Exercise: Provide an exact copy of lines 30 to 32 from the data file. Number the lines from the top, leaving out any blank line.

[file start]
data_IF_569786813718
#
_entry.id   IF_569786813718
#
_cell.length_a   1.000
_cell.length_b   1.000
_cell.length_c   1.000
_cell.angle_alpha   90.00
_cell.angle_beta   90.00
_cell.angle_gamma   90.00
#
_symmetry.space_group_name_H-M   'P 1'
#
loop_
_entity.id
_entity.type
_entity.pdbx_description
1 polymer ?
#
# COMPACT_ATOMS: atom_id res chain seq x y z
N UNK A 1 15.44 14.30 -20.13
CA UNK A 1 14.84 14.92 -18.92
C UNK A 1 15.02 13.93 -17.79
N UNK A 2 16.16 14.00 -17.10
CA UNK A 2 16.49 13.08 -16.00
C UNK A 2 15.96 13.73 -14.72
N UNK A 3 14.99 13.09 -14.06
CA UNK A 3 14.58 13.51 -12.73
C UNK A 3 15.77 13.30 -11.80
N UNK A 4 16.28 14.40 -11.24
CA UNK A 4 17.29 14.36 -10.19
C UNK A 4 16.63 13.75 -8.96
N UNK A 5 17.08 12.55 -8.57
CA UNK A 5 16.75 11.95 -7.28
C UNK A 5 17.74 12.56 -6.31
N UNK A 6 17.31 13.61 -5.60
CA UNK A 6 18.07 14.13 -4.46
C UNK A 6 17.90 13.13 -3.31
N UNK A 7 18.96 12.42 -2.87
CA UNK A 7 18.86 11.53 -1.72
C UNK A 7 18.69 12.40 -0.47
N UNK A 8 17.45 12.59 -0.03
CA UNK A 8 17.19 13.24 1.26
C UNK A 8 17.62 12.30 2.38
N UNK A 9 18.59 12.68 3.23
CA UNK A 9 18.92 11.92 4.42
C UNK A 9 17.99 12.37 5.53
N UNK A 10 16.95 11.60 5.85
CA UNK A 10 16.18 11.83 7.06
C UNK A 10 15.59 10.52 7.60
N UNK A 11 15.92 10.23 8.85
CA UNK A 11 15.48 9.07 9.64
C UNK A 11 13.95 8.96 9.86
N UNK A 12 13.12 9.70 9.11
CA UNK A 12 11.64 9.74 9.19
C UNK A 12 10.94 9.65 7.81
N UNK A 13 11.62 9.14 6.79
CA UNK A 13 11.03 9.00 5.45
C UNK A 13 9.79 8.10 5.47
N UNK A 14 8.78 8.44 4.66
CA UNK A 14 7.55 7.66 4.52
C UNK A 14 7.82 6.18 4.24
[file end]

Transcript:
N UNK A 4 16.28 14.40 -11.24
CA UNK A 4 17.29 14.36 -10.19
C UNK A 4 16.63 13.75 -8.96